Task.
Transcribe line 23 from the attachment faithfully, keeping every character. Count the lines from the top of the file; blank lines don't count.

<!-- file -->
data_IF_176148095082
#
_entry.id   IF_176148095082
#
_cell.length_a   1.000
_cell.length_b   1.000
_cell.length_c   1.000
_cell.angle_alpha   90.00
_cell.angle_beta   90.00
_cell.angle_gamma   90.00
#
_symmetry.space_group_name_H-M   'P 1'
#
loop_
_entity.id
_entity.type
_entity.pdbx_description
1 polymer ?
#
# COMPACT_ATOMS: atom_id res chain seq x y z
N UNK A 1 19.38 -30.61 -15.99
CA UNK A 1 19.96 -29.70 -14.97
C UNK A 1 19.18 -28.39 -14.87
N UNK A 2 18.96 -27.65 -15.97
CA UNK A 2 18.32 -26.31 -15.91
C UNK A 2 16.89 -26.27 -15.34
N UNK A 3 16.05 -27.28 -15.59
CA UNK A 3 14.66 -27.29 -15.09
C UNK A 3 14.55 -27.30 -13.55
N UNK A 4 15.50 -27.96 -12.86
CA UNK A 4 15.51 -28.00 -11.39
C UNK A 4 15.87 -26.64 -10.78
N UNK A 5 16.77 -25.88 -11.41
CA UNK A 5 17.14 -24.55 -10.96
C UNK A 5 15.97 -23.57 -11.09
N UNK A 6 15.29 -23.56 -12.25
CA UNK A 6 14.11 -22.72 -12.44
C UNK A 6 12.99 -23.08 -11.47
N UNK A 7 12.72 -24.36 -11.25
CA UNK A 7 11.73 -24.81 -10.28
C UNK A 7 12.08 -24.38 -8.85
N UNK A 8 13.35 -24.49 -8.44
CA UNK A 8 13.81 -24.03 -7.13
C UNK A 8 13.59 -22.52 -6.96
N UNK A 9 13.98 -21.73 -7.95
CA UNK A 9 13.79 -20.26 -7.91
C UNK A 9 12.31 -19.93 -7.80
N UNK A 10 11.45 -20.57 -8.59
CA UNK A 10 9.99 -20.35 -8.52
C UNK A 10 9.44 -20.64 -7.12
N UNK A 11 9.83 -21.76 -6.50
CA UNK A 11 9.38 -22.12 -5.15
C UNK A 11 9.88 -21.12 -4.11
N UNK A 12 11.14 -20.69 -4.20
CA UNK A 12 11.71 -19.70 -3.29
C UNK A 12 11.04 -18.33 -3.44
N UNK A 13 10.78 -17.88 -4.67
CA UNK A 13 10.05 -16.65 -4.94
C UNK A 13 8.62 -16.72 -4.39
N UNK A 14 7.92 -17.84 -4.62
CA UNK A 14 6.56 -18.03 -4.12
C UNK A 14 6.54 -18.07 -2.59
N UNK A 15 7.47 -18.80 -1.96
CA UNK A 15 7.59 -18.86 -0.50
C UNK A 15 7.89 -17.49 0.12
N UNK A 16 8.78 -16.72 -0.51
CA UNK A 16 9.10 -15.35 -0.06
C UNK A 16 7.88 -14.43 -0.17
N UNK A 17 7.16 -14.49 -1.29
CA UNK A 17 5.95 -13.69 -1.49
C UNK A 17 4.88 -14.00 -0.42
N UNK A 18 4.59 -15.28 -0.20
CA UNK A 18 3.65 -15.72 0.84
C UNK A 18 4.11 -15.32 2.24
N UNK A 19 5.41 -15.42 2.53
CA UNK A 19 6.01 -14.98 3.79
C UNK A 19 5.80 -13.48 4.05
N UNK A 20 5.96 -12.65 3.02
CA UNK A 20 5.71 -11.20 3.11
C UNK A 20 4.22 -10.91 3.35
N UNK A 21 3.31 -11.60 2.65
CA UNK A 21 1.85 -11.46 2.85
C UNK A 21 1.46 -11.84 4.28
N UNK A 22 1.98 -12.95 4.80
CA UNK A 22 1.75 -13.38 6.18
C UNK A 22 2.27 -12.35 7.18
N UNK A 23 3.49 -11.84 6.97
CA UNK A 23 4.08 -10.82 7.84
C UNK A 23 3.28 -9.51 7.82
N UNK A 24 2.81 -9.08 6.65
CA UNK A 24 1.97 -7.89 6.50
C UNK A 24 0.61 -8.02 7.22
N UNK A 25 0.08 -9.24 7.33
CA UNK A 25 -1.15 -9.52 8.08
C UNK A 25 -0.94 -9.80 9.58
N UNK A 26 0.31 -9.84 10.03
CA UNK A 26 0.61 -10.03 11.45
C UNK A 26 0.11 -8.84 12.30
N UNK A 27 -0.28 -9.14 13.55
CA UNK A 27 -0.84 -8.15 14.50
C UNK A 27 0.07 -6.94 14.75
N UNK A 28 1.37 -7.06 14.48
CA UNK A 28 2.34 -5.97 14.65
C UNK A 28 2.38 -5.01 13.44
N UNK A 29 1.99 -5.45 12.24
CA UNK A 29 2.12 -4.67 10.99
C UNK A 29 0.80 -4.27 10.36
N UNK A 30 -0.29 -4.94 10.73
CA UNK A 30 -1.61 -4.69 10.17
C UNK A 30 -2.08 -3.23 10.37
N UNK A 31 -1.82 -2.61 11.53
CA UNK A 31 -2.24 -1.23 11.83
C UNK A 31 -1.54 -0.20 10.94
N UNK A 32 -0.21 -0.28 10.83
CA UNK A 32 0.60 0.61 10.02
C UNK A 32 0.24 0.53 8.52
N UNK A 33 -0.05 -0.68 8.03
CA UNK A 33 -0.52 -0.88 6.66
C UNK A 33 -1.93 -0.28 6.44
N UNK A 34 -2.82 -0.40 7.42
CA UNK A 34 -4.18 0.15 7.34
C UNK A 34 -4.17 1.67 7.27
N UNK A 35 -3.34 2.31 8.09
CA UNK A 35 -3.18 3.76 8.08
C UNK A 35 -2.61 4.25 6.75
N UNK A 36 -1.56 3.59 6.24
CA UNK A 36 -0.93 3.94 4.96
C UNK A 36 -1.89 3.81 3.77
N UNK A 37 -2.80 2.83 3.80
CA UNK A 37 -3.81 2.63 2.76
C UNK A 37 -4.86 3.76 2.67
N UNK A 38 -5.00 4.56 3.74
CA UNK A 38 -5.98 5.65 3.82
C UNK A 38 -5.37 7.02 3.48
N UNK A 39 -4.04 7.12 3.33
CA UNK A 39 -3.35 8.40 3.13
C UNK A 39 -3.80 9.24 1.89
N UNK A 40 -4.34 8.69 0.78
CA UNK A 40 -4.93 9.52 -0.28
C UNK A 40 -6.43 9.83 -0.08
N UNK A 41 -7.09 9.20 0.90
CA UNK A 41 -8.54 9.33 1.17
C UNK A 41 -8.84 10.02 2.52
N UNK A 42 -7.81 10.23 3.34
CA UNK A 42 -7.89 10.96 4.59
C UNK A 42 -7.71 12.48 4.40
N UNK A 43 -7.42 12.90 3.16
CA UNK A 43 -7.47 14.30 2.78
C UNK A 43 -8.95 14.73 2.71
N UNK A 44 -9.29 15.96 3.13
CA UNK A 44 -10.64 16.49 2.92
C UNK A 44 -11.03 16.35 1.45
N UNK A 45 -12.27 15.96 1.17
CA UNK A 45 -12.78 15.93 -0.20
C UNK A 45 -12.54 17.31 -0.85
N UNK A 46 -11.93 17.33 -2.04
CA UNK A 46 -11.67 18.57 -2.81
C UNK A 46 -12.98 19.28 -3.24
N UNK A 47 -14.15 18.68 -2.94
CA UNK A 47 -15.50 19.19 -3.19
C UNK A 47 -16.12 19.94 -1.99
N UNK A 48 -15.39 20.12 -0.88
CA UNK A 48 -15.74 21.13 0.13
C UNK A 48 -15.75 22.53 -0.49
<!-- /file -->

C UNK A 1 19.18 -28.39 -14.87